9. Saul turned the beat-up confederation of the book of Judges into a stable monarchy that could stand on its own against the Philistines. And get this: The Israelites at the beginning of his reign were in the Bronze Age, while the Philistines were in the Iron Age. The Israelites had to go to the Philistines to have edges put on the iron tools they got from them. They were technologically so far behind the Philistines at the time Saul ascended the throne that they were pushed around at will. But that changed during Saul’s 40-year reign. That’s the whole reason why the people asked for a king: to be able to compete militarily and economically.
10. Saul never has more than one wife. Kings and princes were expected to have harems. David did (1 Samuel 19 & 25; 2 Samuel 3:2-5; 11:1-17). David started gathering wives as part of his claim on the throne. But Saul was only ever married to Ahinoam. He did have a concubine in Rizpah (2 Sam. 3:7), presumably after Ahinoam’s death. He may have been Israel’s only monogamous king.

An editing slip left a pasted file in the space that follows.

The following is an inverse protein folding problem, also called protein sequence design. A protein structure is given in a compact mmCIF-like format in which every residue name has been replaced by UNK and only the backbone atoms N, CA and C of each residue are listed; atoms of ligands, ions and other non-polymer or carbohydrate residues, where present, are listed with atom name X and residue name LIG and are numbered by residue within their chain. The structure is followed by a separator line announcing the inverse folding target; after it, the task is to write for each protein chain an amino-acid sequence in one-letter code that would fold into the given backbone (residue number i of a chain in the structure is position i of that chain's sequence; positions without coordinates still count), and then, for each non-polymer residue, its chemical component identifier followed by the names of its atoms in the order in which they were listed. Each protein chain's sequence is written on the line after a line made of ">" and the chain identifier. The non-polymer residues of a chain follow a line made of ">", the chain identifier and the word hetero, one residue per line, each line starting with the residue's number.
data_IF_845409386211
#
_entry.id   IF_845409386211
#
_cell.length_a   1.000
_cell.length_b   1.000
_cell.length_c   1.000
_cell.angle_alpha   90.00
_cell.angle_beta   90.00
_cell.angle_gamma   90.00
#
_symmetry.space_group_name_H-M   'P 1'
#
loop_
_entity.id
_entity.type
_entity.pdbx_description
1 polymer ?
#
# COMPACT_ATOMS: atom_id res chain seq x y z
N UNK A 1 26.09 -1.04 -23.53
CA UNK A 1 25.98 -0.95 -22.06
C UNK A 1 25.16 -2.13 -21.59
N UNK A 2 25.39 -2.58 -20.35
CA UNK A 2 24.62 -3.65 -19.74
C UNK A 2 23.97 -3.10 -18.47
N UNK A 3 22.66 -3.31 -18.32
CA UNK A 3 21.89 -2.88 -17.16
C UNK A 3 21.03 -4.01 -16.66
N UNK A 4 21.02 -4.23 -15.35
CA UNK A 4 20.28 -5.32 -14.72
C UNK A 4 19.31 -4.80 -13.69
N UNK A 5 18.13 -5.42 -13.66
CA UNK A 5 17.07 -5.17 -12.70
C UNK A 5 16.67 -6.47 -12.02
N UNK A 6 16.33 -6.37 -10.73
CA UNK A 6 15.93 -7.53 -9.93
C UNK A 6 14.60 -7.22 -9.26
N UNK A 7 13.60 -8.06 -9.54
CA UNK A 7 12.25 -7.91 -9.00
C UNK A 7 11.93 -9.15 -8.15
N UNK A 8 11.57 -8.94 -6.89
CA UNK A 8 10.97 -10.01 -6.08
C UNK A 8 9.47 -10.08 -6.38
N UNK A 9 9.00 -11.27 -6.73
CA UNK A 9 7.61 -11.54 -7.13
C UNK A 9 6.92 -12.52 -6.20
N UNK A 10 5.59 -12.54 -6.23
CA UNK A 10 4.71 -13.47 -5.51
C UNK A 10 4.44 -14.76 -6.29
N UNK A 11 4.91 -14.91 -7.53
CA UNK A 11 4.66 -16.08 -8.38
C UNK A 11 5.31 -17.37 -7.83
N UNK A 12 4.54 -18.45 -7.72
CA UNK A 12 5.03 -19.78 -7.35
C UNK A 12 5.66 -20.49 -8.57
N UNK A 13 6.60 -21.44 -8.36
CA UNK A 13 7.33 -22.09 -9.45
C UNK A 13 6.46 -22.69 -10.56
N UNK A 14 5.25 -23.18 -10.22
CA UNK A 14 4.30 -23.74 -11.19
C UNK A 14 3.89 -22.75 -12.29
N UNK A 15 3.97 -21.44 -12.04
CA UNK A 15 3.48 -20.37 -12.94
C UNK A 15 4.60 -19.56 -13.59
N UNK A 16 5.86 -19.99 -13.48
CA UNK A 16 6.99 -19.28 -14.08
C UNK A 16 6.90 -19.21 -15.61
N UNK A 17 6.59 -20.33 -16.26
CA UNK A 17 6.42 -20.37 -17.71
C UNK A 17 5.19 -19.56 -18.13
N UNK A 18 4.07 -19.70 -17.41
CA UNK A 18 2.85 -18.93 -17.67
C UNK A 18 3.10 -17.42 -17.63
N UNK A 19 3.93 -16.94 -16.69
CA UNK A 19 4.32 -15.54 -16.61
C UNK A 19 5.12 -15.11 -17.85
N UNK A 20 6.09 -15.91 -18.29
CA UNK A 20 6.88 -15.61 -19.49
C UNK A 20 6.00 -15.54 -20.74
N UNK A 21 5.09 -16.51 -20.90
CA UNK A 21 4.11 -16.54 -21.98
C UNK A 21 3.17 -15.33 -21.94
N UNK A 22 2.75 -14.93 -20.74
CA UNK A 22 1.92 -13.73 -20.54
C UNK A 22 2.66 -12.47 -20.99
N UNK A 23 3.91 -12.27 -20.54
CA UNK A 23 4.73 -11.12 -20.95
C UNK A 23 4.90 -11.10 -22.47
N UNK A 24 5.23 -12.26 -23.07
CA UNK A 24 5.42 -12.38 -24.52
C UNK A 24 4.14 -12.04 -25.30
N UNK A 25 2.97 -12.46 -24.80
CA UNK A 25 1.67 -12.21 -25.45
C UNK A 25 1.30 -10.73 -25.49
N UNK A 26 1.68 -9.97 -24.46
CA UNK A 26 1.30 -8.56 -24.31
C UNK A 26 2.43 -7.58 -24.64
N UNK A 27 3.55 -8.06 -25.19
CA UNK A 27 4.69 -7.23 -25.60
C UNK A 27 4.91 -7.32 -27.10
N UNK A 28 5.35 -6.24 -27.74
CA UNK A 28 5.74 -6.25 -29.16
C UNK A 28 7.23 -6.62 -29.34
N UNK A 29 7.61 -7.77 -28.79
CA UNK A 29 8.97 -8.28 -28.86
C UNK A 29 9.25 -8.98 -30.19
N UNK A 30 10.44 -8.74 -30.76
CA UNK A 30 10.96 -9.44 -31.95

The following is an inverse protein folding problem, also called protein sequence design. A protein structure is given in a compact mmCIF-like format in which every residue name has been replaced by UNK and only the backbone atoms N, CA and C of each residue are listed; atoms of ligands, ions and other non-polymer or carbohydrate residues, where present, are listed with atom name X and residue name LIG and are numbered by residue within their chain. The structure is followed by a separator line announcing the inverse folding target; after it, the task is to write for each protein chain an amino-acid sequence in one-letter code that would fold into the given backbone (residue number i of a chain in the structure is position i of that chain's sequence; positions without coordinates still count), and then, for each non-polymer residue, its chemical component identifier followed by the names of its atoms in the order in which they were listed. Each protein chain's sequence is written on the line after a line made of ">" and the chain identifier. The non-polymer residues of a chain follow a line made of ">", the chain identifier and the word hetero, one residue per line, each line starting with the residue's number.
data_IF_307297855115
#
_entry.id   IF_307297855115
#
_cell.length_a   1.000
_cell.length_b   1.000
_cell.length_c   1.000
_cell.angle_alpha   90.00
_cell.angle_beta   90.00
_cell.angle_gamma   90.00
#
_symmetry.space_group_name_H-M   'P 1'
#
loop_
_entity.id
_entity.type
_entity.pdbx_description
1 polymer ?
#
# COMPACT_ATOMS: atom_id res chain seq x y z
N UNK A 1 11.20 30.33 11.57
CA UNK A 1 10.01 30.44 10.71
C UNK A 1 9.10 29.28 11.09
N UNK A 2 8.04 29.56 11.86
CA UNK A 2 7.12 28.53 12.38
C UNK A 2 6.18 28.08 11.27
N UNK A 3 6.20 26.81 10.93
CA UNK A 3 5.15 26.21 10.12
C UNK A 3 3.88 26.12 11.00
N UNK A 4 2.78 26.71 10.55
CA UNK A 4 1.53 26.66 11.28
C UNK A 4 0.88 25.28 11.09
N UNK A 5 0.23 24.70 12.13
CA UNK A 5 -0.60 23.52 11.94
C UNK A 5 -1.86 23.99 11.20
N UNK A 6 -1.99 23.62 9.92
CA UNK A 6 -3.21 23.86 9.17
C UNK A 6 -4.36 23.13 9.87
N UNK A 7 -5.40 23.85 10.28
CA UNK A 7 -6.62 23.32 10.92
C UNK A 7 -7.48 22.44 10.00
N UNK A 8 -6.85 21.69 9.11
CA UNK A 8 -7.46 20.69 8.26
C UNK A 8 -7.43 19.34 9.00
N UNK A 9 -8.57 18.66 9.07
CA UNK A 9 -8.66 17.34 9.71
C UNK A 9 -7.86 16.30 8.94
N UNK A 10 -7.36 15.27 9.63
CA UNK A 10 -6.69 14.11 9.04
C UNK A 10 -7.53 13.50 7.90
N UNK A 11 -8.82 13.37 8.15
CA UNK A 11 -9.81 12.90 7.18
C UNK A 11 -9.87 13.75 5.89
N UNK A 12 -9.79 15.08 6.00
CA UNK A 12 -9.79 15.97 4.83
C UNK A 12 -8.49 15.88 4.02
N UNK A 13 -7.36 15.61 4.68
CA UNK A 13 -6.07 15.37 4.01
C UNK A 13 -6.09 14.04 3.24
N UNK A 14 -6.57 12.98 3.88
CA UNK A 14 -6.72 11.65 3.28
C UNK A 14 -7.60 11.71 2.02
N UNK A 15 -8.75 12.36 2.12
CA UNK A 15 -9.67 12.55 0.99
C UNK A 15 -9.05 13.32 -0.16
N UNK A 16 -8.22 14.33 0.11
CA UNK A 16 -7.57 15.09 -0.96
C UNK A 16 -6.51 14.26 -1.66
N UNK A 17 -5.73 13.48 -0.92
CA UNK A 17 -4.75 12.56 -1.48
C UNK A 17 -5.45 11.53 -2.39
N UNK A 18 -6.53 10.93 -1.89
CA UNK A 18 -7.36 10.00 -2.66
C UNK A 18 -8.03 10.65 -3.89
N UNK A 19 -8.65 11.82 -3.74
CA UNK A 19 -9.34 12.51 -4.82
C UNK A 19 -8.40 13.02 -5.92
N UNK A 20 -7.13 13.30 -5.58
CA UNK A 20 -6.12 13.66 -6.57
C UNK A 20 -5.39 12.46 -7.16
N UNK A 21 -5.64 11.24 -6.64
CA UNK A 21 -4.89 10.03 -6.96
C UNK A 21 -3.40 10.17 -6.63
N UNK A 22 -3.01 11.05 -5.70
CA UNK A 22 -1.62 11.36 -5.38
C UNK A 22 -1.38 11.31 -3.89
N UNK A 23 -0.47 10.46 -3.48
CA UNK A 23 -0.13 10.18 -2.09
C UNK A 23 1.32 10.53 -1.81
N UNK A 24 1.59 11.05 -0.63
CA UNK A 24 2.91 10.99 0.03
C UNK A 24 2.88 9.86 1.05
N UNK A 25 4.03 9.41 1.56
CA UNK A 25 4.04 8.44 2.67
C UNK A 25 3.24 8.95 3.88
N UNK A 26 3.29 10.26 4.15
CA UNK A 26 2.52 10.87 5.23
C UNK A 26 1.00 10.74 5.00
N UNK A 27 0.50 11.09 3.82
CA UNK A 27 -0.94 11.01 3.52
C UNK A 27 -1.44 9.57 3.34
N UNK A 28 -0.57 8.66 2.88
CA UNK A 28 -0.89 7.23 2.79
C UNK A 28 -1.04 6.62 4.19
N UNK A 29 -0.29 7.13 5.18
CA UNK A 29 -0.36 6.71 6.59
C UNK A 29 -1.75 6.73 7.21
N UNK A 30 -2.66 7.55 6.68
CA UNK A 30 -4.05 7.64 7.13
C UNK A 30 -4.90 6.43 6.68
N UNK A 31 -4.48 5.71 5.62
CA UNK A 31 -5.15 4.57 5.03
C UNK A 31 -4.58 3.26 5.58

11. Samuel was a petty, whiny guy who undermined Saul’s rule. God told him not to take it personally (1 Samuel 8) when the leaders among the tribes asked for a king (wanting someone to make alliances, uphold the laws, and keep a standing army to protect the land and stabilize commerce), but that’s exactly what he did. He did everything he could to undermine Saul’s kingship. He anointed Saul privately — no one was around except for the two of them — and then did nothing to help him become king. When Saul won his first big battle, Samuel called on the people to reaffirm the kingship in Gilgal. But then he gave a long speech (1 Samuel 12) which ended with the people repenting of asking for a king. (Nice affirmation!) And at the beginning of the speech, he says, “Here I am. And here are my sons …” (1 Samuel 12:2). The point being, “Here are my boys who should be carrying on my judgeship over Israel after me, but you didn’t want them.” And the people had a good reason for not wanting them. They were corrupt! Come on, Samuel! You knew better than that. And then when Samuel chews out Saul for being hasty and offering a sacrifice without him there, that’s not the real story. The real story was that Samuel was late. A week late (1 Samuel 13:8). And the Israelite army had shrunk so drastically while waiting that they were about to get destroyed. Also, it was no sin for a king to offer a sacrifice. David did and got away with it. Saul was just trying to do the right thing after being abandoned by his priest (1 Samuel 13:11). What’s interesting about the exchange is that Samuel says that Saul has disobeyed God, but we haven’t actually heard anything from God in the passage. And one of the rules of Hebrew narrative is that if we’re told specifically that God said something, we’re to believe that he did. But if we’re not told that specifically, we’re not necessarily to believe that he did. In this case, I don’t believe he did. I believe this was Samuel’s ego getting in the way and misusing his position as prophet to say that his anger is really God’s anger. The ambiguity in the passage leaves that as a real and valid interpretation.